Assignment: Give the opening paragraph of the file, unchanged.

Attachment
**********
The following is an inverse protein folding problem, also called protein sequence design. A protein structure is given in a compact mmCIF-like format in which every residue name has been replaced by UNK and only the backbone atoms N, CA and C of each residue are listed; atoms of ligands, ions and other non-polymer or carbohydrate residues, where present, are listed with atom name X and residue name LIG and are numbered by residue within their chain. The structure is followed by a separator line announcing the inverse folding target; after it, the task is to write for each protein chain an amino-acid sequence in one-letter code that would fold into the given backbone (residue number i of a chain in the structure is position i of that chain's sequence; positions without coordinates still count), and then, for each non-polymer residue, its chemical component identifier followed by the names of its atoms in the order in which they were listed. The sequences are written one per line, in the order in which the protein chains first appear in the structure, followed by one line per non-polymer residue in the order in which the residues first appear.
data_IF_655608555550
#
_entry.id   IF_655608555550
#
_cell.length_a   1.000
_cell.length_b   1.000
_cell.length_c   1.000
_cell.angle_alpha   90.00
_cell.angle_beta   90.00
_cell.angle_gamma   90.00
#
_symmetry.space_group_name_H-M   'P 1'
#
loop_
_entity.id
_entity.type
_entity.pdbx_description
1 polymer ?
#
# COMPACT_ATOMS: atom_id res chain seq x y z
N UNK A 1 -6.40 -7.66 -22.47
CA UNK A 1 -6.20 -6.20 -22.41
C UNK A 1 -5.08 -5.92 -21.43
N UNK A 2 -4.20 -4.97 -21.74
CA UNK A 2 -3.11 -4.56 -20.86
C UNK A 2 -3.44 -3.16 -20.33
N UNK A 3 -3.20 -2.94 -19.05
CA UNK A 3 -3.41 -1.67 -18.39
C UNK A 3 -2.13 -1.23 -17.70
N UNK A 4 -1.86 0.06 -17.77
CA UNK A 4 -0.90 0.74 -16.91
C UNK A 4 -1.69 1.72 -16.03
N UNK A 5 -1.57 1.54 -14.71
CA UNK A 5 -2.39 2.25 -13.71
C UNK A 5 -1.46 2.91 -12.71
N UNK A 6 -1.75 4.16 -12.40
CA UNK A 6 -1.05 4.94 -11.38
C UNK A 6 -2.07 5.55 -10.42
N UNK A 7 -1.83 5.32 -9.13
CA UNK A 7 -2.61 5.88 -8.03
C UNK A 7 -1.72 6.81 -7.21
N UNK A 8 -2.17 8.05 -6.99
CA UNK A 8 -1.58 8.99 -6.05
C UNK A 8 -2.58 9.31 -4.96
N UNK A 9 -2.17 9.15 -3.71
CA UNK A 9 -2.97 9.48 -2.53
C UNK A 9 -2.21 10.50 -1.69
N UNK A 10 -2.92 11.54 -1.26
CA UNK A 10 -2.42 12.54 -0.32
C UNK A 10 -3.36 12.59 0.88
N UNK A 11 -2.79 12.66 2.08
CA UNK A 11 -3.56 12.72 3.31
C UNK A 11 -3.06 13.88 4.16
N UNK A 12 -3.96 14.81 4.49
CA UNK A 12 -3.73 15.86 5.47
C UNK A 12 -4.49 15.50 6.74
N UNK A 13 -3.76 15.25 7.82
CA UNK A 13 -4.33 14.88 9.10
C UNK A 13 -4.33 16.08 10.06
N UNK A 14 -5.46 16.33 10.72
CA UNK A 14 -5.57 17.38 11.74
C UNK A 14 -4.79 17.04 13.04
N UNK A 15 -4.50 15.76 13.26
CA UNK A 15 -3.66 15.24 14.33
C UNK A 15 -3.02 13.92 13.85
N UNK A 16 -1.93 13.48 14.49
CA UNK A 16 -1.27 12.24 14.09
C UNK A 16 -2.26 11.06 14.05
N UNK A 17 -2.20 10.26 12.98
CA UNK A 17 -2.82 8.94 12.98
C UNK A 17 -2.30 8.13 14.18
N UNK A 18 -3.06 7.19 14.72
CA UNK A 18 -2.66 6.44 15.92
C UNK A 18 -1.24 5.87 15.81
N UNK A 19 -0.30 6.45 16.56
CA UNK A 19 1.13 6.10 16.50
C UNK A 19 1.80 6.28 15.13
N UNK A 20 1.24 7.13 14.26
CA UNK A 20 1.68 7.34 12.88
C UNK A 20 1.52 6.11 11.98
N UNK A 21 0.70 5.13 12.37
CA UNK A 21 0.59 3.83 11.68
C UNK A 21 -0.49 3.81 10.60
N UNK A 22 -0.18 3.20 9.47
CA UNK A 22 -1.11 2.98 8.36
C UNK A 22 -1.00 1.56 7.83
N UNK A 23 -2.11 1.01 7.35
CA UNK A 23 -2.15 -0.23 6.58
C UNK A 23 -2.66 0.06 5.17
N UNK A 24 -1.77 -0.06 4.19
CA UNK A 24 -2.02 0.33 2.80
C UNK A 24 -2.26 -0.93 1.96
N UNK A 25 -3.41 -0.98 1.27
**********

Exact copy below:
The following is an inverse protein folding problem, also called protein sequence design. A protein structure is given in a compact mmCIF-like format in which every residue name has been replaced by UNK and only the backbone atoms N, CA and C of each residue are listed; atoms of ligands, ions and other non-polymer or carbohydrate residues, where present, are listed with atom name X and residue name LIG and are numbered by residue within their chain. The structure is followed by a separator line announcing the inverse folding target; after it, the task is to write for each protein chain an amino-acid sequence in one-letter code that would fold into the given backbone (residue number i of a chain in the structure is position i of that chain's sequence; positions without coordinates still count), and then, for each non-polymer residue, its chemical component identifier followed by the names of its atoms in the order in which they were listed. The sequences are written one per line, in the order in which the protein chains first appear in the structure, followed by one line per non-polymer residue in the order in which the residues first appear.